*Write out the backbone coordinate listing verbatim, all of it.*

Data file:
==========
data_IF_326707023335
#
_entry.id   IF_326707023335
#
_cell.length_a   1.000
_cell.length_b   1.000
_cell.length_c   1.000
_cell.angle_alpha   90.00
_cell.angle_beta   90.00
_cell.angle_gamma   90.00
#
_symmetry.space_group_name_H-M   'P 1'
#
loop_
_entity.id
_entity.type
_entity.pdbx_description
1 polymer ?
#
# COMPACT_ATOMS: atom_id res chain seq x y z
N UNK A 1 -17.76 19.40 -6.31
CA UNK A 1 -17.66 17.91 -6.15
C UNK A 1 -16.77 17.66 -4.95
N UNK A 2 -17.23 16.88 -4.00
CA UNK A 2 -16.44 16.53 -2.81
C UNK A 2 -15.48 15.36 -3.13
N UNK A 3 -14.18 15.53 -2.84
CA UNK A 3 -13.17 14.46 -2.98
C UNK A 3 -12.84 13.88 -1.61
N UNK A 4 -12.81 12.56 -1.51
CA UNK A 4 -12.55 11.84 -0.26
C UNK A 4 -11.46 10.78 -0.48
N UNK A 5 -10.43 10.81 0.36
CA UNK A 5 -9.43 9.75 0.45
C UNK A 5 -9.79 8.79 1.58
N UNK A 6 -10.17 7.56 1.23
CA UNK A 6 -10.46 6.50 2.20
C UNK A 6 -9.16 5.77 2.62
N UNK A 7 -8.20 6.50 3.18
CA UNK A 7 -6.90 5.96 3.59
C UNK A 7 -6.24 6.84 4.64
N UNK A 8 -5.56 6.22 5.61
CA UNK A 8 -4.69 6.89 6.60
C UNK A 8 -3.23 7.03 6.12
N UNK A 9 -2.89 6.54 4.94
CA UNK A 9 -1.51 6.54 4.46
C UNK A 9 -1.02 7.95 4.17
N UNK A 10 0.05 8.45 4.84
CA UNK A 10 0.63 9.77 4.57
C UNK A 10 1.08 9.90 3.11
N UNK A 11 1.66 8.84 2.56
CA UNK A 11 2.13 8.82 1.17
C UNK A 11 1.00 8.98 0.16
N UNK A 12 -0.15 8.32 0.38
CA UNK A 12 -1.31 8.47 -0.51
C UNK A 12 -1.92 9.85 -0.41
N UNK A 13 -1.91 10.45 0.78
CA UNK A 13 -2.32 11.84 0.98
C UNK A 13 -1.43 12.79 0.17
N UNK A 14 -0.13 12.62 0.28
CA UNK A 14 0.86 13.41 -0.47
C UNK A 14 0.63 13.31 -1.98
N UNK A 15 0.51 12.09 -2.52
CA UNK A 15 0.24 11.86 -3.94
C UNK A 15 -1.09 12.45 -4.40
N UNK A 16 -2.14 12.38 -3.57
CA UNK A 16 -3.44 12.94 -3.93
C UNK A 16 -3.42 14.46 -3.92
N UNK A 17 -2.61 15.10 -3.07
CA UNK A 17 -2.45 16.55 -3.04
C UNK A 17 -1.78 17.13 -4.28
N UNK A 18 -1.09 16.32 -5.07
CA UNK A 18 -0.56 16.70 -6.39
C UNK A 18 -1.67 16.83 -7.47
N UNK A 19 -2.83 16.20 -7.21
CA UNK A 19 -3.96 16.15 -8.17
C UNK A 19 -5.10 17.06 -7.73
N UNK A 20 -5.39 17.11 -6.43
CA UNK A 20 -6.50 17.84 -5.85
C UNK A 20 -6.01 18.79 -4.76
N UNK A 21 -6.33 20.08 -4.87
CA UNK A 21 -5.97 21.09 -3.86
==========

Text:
data_IF_326707023335
#
_entry.id   IF_326707023335
#
_cell.length_a   1.000
_cell.length_b   1.000
_cell.length_c   1.000
_cell.angle_alpha   90.00
_cell.angle_beta   90.00
_cell.angle_gamma   90.00
#
_symmetry.space_group_name_H-M   'P 1'
#
loop_
_entity.id
_entity.type
_entity.pdbx_description
1 polymer ?
#
# COMPACT_ATOMS: atom_id res chain seq x y z
N UNK A 1 -17.76 19.40 -6.31
CA UNK A 1 -17.66 17.91 -6.15
C UNK A 1 -16.77 17.66 -4.95
N UNK A 2 -17.23 16.88 -4.00
CA UNK A 2 -16.44 16.53 -2.81
C UNK A 2 -15.48 15.36 -3.13
N UNK A 3 -14.18 15.53 -2.84
CA UNK A 3 -13.17 14.46 -2.98
C UNK A 3 -12.84 13.88 -1.61
N UNK A 4 -12.81 12.56 -1.51
CA UNK A 4 -12.55 11.84 -0.26
C UNK A 4 -11.46 10.78 -0.48
N UNK A 5 -10.43 10.81 0.36
CA UNK A 5 -9.43 9.75 0.45
C UNK A 5 -9.79 8.79 1.58
N UNK A 6 -10.17 7.56 1.23
CA UNK A 6 -10.46 6.50 2.20
C UNK A 6 -9.16 5.77 2.62
N UNK A 7 -8.20 6.50 3.18
CA UNK A 7 -6.90 5.96 3.59
C UNK A 7 -6.24 6.84 4.64
N UNK A 8 -5.56 6.22 5.61
CA UNK A 8 -4.69 6.89 6.60
C UNK A 8 -3.23 7.03 6.12
N UNK A 9 -2.89 6.54 4.94
CA UNK A 9 -1.51 6.54 4.46
C UNK A 9 -1.02 7.95 4.17
N UNK A 10 0.05 8.45 4.84
CA UNK A 10 0.63 9.77 4.57
C UNK A 10 1.08 9.90 3.11
N UNK A 11 1.66 8.84 2.56
CA UNK A 11 2.13 8.82 1.17
C UNK A 11 1.00 8.98 0.16
N UNK A 12 -0.15 8.32 0.38
CA UNK A 12 -1.31 8.47 -0.51
C UNK A 12 -1.92 9.85 -0.41
N UNK A 13 -1.91 10.45 0.78
CA UNK A 13 -2.32 11.84 0.98
C UNK A 13 -1.43 12.79 0.17
N UNK A 14 -0.13 12.62 0.28
CA UNK A 14 0.86 13.41 -0.47
C UNK A 14 0.63 13.31 -1.98
N UNK A 15 0.51 12.09 -2.52
CA UNK A 15 0.24 11.86 -3.94
C UNK A 15 -1.09 12.45 -4.40
N UNK A 16 -2.14 12.38 -3.57
CA UNK A 16 -3.44 12.94 -3.93
C UNK A 16 -3.42 14.46 -3.92
N UNK A 17 -2.61 15.10 -3.07
CA UNK A 17 -2.45 16.55 -3.04
C UNK A 17 -1.78 17.13 -4.28
N UNK A 18 -1.09 16.32 -5.07
CA UNK A 18 -0.56 16.70 -6.39
C UNK A 18 -1.67 16.83 -7.47
N UNK A 19 -2.83 16.20 -7.21
CA UNK A 19 -3.96 16.15 -8.17
C UNK A 19 -5.10 17.06 -7.73
N UNK A 20 -5.39 17.11 -6.43
CA UNK A 20 -6.50 17.84 -5.85
C UNK A 20 -6.01 18.79 -4.76
N UNK A 21 -6.33 20.08 -4.87
CA UNK A 21 -5.97 21.09 -3.86